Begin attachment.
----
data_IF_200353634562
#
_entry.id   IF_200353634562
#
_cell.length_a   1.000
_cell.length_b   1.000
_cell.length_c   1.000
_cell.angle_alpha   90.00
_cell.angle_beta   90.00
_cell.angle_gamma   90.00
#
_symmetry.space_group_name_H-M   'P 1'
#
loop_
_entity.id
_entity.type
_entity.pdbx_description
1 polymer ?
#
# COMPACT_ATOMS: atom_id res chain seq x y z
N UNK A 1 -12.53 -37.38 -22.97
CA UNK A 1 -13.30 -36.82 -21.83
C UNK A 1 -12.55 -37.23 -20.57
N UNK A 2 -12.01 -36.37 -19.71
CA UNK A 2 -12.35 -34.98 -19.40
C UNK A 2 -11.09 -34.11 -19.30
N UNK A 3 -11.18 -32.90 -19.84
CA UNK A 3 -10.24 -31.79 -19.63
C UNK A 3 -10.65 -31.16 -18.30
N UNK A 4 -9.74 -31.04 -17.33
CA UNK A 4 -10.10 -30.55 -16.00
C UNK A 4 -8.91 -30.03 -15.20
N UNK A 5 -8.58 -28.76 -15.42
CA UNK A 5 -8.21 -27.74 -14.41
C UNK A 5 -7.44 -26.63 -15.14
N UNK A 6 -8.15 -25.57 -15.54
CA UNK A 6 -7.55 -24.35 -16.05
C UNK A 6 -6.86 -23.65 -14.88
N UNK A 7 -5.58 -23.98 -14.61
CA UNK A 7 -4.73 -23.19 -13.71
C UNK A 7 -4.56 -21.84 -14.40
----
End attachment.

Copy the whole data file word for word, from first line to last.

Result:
data_IF_200353634562
#
_entry.id   IF_200353634562
#
_cell.length_a   1.000
_cell.length_b   1.000
_cell.length_c   1.000
_cell.angle_alpha   90.00
_cell.angle_beta   90.00
_cell.angle_gamma   90.00
#
_symmetry.space_group_name_H-M   'P 1'
#
loop_
_entity.id
_entity.type
_entity.pdbx_description
1 polymer ?
#
# COMPACT_ATOMS: atom_id res chain seq x y z
N UNK A 1 -12.53 -37.38 -22.97
CA UNK A 1 -13.30 -36.82 -21.83
C UNK A 1 -12.55 -37.23 -20.57
N UNK A 2 -12.01 -36.37 -19.71
CA UNK A 2 -12.35 -34.98 -19.40
C UNK A 2 -11.09 -34.11 -19.30
N UNK A 3 -11.18 -32.90 -19.84
CA UNK A 3 -10.24 -31.79 -19.63
C UNK A 3 -10.65 -31.16 -18.30
N UNK A 4 -9.74 -31.04 -17.33
CA UNK A 4 -10.10 -30.55 -16.00
C UNK A 4 -8.91 -30.03 -15.20
N UNK A 5 -8.58 -28.76 -15.42
CA UNK A 5 -8.21 -27.74 -14.41
C UNK A 5 -7.44 -26.63 -15.14
N UNK A 6 -8.15 -25.57 -15.54
CA UNK A 6 -7.55 -24.35 -16.05
C UNK A 6 -6.86 -23.65 -14.88
N UNK A 7 -5.58 -23.98 -14.61
CA UNK A 7 -4.73 -23.19 -13.71
C UNK A 7 -4.56 -21.84 -14.40